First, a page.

Friday, March 02, 2012

I don't want to be right

So, a while back (see here) I reviewed comments made by the Archbishop of York on changes in marriage law. I didn't agree with him. I didn't just review him here, I actually emailed him, and I received a very generous email back from his chaplain, Richard.

We got into an email conversation, and today we met up at Bishopthorpe, the Archbishop of York's palace (which really is a place - see picture). Richard is a very thoughtful, kind bloke, and I enjoyed our conversation around the issues involved. As I am preparing to get back to work, it was good to get out & see how fit I was to drive & simulate being a normal person again.

Richard started our hour together by showing me around Bishopthorpe, and as we started the tour we bumped into a short man with an unforgettable smile. "Good morning," I said; "Good morning," replied Archbishop John Sentamu.

Our conversation was wide-ranging and thought-provoking. I am reminded of a question Berkeley asked me: is my current position one I have always held? No is the answer to that.

In Christian life, I hope we all walk with Jesus. That walk is full of life and surprises and thought and change. I would worry if my theology was identical now to the 21 year old version of me. Or the 32 year old version of me. We should grow. We should develop, not because the Bible changes but because we do - because we grow, because we have more of Jesus in our lives and in our experience.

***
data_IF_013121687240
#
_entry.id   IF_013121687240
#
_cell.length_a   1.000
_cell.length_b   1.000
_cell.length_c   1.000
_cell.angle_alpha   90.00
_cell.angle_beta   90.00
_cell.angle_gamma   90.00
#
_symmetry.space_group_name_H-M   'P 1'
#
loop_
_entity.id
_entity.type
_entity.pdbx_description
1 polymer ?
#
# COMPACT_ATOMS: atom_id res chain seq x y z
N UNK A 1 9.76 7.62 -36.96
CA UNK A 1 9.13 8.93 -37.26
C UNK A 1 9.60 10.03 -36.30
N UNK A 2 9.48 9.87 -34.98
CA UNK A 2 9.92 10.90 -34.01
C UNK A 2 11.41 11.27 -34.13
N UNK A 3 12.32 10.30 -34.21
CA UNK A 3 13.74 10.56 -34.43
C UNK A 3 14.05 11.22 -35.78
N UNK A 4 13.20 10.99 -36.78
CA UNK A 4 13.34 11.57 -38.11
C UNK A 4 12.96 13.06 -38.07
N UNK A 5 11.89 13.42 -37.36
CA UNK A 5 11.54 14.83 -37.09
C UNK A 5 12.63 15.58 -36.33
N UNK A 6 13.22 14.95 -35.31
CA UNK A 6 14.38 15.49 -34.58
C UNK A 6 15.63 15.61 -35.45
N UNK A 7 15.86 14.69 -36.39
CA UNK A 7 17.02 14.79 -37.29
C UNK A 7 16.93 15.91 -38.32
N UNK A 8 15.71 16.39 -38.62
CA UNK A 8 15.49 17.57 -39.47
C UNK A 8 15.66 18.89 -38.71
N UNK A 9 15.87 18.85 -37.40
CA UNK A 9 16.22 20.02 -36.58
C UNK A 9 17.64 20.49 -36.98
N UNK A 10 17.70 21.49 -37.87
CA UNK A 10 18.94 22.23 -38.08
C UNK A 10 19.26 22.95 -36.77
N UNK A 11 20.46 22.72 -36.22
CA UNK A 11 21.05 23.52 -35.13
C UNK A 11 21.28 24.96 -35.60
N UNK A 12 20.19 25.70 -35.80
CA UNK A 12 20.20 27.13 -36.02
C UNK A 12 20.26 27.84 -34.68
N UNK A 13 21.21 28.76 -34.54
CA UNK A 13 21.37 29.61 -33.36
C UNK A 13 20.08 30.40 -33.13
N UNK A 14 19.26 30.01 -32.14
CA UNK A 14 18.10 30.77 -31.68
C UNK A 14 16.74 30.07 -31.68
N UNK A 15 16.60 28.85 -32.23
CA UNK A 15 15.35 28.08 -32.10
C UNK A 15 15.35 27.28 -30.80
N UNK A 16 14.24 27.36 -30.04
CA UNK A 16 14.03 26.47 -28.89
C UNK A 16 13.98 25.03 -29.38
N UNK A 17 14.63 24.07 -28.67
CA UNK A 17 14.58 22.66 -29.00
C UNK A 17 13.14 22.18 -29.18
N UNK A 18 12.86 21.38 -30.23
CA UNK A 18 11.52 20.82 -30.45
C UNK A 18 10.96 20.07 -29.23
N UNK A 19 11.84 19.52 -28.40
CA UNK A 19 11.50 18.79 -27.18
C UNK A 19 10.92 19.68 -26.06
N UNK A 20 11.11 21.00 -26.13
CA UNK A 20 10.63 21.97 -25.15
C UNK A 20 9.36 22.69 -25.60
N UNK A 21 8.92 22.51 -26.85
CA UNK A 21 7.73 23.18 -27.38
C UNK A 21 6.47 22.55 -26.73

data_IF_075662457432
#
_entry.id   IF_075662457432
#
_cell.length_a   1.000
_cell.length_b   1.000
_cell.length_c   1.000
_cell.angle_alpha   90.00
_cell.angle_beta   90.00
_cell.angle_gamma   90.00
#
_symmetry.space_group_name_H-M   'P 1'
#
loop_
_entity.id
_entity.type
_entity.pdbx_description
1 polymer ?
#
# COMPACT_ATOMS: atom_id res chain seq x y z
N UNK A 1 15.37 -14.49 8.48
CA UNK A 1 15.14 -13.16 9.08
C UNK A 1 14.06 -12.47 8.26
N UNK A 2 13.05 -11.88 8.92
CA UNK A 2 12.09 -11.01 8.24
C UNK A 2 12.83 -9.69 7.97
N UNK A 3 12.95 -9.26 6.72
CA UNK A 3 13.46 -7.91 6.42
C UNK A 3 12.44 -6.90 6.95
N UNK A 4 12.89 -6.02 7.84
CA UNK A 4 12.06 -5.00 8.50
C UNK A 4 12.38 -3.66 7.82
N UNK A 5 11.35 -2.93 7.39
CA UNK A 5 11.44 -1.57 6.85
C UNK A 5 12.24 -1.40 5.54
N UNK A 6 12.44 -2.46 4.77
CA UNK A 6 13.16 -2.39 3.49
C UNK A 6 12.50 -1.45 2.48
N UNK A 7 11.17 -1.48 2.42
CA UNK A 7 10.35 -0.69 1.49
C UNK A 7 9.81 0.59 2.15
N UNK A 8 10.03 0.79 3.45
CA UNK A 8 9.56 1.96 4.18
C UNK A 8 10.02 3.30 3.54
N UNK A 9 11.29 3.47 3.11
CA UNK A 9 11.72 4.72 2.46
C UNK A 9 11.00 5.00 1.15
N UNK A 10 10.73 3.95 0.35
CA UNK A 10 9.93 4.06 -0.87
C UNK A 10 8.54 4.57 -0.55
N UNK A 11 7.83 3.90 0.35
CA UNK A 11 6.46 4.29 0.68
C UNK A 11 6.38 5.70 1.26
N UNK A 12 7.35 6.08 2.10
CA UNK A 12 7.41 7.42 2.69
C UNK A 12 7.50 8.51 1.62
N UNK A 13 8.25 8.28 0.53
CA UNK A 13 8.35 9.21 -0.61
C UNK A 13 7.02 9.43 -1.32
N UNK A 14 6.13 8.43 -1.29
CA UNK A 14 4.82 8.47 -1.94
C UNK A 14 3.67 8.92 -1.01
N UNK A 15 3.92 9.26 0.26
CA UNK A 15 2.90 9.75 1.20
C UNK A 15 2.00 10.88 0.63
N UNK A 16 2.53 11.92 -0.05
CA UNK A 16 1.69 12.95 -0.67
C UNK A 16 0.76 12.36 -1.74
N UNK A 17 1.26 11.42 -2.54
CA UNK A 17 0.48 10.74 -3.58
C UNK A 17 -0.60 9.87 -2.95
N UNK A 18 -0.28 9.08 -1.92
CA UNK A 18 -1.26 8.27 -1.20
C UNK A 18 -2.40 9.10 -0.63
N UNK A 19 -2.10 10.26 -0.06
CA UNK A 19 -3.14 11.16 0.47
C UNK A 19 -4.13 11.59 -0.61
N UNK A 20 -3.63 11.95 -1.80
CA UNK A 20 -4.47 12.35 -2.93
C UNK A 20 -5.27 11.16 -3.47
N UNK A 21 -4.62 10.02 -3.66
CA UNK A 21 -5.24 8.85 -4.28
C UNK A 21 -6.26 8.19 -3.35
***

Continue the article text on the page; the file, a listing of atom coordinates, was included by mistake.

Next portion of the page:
This allows for mistakes.

Mistakes in our past. In our present. In our future. We will never be perfect, but if there is life in our spiritual life, if there is room for room-for-growth, then I think we have the Holy Spirit and the chance to be molded more into the image of Christ. Here's what's wrong with me - I don't want to be right: I want to be righteous - in relationship with Jesus come what may.  


the_exile said...

Good to see you back on your feet.

I like your "I don't want to be right: I want to be righteous." I'll file it with The Cobalt Season, "You are going to change your mind someday so just let go of all your thoughts on tomorrow...and I will yell to those behind me, "Careful not to draw your maps in pen and ink!"

Marcus Green said...

Thanks! I'm glad you get what I am saying.
I had another Facebook conversation about this, just asking for a clarification, which I'm going to reprint here for those who don't get that stream.

Richard: Glad you had a healthy experience of getting out and about - and a gracious welcome.
Righteous over right. I agree when they are mutually exclusive. And when they are not, we should seek the former and find the latter arrive with us. But might it ever be that to find righteousness we need to follow a moral 'rightness'? A question, not a statement!
Marcus: I guess I'm pointing out the problems that exist over issues where right & wrong are tough calls, and where the generally accepted answers may not be the ones we should settle for. We may look as if we're wrong (whilst being nothing of the sort) but this doesn't matter - our motivation isn't an exam-passing score or popularity with the current in-crowd; it's a relationship with Jesus and to love what and whomever he loves. Hence righteousness over right-ness.